Michigan’s presence at this year’s Winter Olympics in Sochi, Russia, offers verifiable proof that globalization has permeated every aspect of our lives.
Beginning with Russian tennis champion Maria Sharapova, who has been reporting for American NBC television network during the figure skating competitions, and with “Avocados from Mexico", a trade marketing group, sponsoring a segment of the NBC SN transmission of the Sochi Winter Olympics, globalization and sharing can be felt everywhere at this year’s most important winter event.
At this year’s Winter Olympics, new and extraordinary situations have arisen. Skaters and skiers born in one country are representing another, mostly their ancestral homes. They have foreign coaches, are represented by royalty, and in fact, some like the U.S. and Canada, train at the same Michigan rink and even share the same coach, Russia’s Marina Zoueva.
Siblings Cathy and Chris Reed (born in Kalamazoo, but of Japanese/American descent) are representing, not the US, but Japan, their mother’s home country. They are dancing to Japanese music, training in Novi, MI, and their coaches have been from Israel, Russia, and Canada. At the same time, Canadian born Paul Parkinson is representing Italy, his mother´s home country.
Years ago, who would have thought this could happen? Teams and coaches used to all be from the same country they represented.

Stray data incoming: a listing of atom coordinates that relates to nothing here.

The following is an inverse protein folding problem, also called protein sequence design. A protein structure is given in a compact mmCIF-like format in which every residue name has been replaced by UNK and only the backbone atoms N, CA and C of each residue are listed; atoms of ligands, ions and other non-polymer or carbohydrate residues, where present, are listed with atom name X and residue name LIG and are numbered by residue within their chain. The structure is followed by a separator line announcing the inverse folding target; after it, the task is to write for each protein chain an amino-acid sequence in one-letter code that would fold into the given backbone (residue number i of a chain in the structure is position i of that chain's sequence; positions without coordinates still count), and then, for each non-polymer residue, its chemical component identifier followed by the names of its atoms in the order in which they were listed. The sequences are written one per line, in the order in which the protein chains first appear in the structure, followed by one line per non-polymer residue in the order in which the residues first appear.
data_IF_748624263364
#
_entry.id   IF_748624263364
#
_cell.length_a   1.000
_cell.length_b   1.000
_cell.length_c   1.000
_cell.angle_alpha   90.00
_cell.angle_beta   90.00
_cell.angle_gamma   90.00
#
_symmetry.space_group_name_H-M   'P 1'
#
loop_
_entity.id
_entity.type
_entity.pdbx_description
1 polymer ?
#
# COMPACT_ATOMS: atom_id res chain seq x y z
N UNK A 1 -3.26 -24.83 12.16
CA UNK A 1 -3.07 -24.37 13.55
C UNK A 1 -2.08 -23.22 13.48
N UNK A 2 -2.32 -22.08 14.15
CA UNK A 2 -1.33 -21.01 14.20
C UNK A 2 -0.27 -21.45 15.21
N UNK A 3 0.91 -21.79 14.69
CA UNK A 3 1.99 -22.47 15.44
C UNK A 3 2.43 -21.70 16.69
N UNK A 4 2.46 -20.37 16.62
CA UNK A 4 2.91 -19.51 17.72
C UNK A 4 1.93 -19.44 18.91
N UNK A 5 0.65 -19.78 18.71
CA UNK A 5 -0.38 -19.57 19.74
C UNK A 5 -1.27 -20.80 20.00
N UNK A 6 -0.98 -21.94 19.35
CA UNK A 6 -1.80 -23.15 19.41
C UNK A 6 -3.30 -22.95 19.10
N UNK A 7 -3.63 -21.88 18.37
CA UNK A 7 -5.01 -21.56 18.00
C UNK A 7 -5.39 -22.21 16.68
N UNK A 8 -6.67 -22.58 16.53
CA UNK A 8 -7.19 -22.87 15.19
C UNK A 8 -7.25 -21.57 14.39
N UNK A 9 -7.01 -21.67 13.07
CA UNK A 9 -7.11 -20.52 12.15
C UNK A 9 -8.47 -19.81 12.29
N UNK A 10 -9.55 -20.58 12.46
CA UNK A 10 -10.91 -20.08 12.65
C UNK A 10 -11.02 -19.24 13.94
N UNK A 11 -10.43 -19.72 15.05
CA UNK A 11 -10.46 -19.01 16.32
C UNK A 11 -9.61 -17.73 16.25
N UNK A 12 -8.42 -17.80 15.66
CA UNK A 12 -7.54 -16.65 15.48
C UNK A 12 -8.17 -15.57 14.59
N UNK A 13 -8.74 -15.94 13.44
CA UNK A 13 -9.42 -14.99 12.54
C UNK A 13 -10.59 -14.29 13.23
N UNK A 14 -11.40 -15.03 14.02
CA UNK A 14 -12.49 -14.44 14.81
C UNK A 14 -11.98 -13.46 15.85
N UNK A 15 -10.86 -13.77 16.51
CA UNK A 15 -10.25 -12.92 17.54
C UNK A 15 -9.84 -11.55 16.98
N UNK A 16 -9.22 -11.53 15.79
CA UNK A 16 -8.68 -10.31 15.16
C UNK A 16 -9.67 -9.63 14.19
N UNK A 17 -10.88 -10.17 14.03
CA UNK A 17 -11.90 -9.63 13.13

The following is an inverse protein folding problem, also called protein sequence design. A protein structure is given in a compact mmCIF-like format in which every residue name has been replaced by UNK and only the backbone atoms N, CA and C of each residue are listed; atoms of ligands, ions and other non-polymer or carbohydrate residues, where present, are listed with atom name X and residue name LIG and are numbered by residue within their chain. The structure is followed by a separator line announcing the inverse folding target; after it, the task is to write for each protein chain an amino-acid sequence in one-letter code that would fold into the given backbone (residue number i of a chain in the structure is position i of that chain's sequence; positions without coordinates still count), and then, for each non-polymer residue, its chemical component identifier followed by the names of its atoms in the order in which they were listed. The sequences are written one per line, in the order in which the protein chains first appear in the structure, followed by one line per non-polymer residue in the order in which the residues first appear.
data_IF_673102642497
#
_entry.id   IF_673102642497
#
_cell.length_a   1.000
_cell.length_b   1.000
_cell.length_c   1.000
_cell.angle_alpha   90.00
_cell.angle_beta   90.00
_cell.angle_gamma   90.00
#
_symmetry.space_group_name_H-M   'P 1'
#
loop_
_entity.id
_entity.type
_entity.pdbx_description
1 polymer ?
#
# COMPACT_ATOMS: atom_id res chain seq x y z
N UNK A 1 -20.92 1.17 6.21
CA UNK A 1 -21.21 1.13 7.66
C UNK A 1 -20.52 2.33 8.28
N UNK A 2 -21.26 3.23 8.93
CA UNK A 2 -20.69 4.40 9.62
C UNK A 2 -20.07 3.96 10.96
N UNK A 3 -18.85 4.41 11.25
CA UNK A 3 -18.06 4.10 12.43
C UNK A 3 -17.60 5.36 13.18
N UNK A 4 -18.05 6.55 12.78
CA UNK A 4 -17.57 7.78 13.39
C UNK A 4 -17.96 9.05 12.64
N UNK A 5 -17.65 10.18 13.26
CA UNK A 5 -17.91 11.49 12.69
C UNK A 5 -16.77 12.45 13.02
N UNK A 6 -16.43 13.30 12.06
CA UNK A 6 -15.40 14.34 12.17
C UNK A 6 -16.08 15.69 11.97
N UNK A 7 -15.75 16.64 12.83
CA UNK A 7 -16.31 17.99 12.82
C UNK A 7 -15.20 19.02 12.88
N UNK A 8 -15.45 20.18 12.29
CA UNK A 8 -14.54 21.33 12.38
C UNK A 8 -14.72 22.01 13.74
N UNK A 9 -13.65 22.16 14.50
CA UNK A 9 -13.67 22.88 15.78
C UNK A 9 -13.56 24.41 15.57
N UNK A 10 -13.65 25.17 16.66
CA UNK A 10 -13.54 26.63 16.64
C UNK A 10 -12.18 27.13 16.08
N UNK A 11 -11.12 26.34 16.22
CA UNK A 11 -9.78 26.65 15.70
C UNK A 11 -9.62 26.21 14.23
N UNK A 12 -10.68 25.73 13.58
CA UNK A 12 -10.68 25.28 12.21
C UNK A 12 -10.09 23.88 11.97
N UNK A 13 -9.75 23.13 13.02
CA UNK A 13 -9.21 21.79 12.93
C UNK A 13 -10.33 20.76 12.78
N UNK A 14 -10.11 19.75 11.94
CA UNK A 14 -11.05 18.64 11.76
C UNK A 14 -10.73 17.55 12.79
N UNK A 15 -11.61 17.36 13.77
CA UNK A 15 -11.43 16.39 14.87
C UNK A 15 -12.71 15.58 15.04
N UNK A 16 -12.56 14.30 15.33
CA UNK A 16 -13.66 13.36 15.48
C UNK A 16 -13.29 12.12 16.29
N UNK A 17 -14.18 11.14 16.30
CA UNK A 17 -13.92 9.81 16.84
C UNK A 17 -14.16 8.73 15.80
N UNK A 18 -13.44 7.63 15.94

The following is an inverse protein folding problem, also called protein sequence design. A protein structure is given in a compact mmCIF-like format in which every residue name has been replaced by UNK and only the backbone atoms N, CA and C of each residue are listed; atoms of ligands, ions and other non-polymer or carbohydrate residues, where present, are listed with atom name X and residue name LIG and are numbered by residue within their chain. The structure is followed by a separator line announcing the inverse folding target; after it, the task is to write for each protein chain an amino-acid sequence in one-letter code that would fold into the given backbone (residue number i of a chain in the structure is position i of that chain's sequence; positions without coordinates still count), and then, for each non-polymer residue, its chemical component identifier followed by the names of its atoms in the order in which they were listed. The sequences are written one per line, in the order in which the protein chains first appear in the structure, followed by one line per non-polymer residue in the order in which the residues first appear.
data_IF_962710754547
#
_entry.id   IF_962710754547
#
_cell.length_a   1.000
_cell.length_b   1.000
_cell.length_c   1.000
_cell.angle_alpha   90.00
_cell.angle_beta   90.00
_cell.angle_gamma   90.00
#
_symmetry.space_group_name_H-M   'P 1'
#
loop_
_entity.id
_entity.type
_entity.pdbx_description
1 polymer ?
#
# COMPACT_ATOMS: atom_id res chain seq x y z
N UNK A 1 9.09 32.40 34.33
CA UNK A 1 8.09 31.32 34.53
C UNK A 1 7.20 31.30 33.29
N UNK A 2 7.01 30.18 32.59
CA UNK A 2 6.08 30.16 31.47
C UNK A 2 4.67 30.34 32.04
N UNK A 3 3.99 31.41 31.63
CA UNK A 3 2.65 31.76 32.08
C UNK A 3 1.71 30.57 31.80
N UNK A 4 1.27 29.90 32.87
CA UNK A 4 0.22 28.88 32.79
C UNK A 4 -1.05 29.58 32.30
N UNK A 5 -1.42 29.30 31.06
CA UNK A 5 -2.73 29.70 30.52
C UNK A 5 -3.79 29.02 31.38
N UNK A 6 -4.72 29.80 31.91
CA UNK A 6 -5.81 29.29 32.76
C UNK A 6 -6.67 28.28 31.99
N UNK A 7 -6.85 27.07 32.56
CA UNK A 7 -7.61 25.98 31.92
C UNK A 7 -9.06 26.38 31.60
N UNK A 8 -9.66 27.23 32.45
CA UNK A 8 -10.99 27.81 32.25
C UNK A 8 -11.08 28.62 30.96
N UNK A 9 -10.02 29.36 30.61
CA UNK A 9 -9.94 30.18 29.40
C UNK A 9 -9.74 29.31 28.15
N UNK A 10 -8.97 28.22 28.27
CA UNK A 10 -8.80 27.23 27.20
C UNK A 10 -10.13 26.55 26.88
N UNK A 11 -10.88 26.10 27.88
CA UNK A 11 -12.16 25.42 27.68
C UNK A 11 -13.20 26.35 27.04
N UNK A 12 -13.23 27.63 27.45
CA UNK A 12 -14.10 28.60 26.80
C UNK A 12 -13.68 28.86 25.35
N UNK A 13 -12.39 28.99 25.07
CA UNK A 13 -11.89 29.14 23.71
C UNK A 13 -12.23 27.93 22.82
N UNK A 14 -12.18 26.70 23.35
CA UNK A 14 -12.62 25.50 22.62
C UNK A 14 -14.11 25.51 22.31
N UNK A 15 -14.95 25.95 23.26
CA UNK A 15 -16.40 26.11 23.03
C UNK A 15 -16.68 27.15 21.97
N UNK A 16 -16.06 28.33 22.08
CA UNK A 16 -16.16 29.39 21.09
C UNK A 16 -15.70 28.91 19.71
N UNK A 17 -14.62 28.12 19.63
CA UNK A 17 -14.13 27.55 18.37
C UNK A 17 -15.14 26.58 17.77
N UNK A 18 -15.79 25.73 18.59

Times have definitely changed, and globalization is very much responsible for this phenomenon
Another interesting example is the fact that in 2104, Mexico is represented at the Sochi Olympics by Prince Hubertus Von Hohenlohe, named the “Most Interesting Athlete in the Olympics” by NCB TV network.
Von Hohenlohe, a Mexican slalom skier, is a direct descendant of Kaiser Franz II of Germany. He was born in Mexico, and is the founder of the Mexican Ski Federation. His father, Prince Alfonso Von Hohenlohe, introduced Volkswagen to Mexico, and his mother, Princess Ira of Furstenberg, is one of the heirs to the Fiat Group.
In the case of Michigan, the state´s presence has been strongly felt particularly during the figure skating and ice dancing competitions due to its training facilities like the Detroit Skating Club in Bloomfield Hills, the Arctic Figure Skating Club in Canton, the Novi Ice Arena, and others around the state.
In fact, Michigan has become the Mecca of skating, because of outstanding skaters like U.S. Olympians Meryl Davis and Charlie White, and for its excellent ice rinks, available to skaters from other countries, like Italian team skaters Marco Fabbri and Charlene Guignard (who was born in France!) who train in Novi, Michigan, and Valentina Marchei, from Italy, who trains in Bloomfield Hills.
Davis and White are proud University of Michigan Wolverines who left their mark on the ice at this year´s Winter Olympics with their elegant, smooth, and effortless performance.
Even music at the competitions demonstrates today’s globalization. While Japanese figure skater Akiko Suzuki performs at the sound of English composer Andrew Lloyd Webber’s “Phantom of the Opera”, and U.S. competitor Gracie Gold skates to Russia's Tchaikovsky’s famous ballet “The Sleeping Beauty”, extraordinary 15 year old Russian skater Yulia Lipnitskaia (2014 European Champion) plays the role of the little girl in the red coat from “Schindler’s List”, while ice dancing to the music written by American composer John Williams.
Michigan’s contribution to this year’s Winter Olympics is of vital importance, and not only to boost the state’s economy. It will also serve to improve the state’s image and reputation before the rest of the world, something urgently needed after the bad publicity that resulted from the 2013 Detroit bankruptcy.